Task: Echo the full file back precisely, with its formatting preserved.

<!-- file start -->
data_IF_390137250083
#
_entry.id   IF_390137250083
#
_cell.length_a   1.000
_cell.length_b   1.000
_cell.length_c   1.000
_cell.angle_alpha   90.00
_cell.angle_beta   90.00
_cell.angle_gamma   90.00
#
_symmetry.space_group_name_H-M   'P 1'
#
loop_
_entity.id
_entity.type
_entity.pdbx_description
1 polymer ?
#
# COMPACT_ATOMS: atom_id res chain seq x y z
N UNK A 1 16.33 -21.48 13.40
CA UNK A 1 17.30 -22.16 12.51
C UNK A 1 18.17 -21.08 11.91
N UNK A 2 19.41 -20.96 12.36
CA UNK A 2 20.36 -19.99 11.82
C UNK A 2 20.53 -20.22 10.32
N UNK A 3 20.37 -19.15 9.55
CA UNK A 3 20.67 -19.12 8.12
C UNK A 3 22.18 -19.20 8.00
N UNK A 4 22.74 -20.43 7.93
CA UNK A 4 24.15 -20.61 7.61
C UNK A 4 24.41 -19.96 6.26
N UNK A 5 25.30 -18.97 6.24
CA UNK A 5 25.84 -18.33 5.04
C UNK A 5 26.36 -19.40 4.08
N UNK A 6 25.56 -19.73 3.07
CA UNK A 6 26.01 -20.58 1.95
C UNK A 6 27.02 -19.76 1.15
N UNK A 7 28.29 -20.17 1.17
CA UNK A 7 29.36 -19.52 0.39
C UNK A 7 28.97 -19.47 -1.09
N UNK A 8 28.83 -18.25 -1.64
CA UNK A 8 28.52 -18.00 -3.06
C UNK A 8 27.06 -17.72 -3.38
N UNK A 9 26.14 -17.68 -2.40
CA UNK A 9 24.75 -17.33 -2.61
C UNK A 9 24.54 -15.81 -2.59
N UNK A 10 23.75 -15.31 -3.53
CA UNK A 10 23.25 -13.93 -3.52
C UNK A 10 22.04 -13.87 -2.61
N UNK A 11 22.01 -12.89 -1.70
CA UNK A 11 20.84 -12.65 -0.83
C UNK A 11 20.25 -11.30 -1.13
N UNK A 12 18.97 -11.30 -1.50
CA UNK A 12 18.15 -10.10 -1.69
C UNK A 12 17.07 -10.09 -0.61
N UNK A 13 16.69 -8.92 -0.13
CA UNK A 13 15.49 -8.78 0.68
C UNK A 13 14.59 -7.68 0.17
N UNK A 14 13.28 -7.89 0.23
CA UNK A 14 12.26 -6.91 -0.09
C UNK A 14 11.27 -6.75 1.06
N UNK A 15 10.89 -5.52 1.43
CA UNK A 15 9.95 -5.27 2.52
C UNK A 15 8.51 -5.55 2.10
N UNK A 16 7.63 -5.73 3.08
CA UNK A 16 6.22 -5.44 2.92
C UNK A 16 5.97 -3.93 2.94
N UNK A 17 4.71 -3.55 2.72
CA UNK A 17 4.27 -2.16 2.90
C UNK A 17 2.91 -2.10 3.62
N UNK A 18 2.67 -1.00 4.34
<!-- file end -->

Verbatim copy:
data_IF_390137250083
#
_entry.id   IF_390137250083
#
_cell.length_a   1.000
_cell.length_b   1.000
_cell.length_c   1.000
_cell.angle_alpha   90.00
_cell.angle_beta   90.00
_cell.angle_gamma   90.00
#
_symmetry.space_group_name_H-M   'P 1'
#
loop_
_entity.id
_entity.type
_entity.pdbx_description
1 polymer ?
#
# COMPACT_ATOMS: atom_id res chain seq x y z
N UNK A 1 16.33 -21.48 13.40
CA UNK A 1 17.30 -22.16 12.51
C UNK A 1 18.17 -21.08 11.91
N UNK A 2 19.41 -20.96 12.36
CA UNK A 2 20.36 -19.99 11.82
C UNK A 2 20.53 -20.22 10.32
N UNK A 3 20.37 -19.15 9.55
CA UNK A 3 20.67 -19.12 8.12
C UNK A 3 22.18 -19.20 8.00
N UNK A 4 22.74 -20.43 7.93
CA UNK A 4 24.15 -20.61 7.61
C UNK A 4 24.41 -19.96 6.26
N UNK A 5 25.30 -18.97 6.24
CA UNK A 5 25.84 -18.33 5.04
C UNK A 5 26.36 -19.40 4.08
N UNK A 6 25.56 -19.73 3.07
CA UNK A 6 26.01 -20.58 1.95
C UNK A 6 27.02 -19.76 1.15
N UNK A 7 28.29 -20.17 1.17
CA UNK A 7 29.36 -19.52 0.39
C UNK A 7 28.97 -19.47 -1.09
N UNK A 8 28.83 -18.25 -1.64
CA UNK A 8 28.52 -18.00 -3.06
C UNK A 8 27.06 -17.72 -3.38
N UNK A 9 26.14 -17.68 -2.40
CA UNK A 9 24.75 -17.33 -2.61
C UNK A 9 24.54 -15.81 -2.59
N UNK A 10 23.75 -15.31 -3.53
CA UNK A 10 23.25 -13.93 -3.52
C UNK A 10 22.04 -13.87 -2.61
N UNK A 11 22.01 -12.89 -1.70
CA UNK A 11 20.84 -12.65 -0.83
C UNK A 11 20.25 -11.30 -1.13
N UNK A 12 18.97 -11.30 -1.50
CA UNK A 12 18.15 -10.10 -1.69
C UNK A 12 17.07 -10.09 -0.61
N UNK A 13 16.69 -8.92 -0.13
CA UNK A 13 15.49 -8.78 0.68
C UNK A 13 14.59 -7.68 0.17
N UNK A 14 13.28 -7.89 0.23
CA UNK A 14 12.26 -6.91 -0.09
C UNK A 14 11.27 -6.75 1.06
N UNK A 15 10.89 -5.52 1.43
CA UNK A 15 9.95 -5.27 2.52
C UNK A 15 8.51 -5.55 2.10
N UNK A 16 7.63 -5.73 3.08
CA UNK A 16 6.22 -5.44 2.92
C UNK A 16 5.97 -3.93 2.94
N UNK A 17 4.71 -3.55 2.72
CA UNK A 17 4.27 -2.16 2.90
C UNK A 17 2.91 -2.10 3.62
N UNK A 18 2.67 -1.00 4.34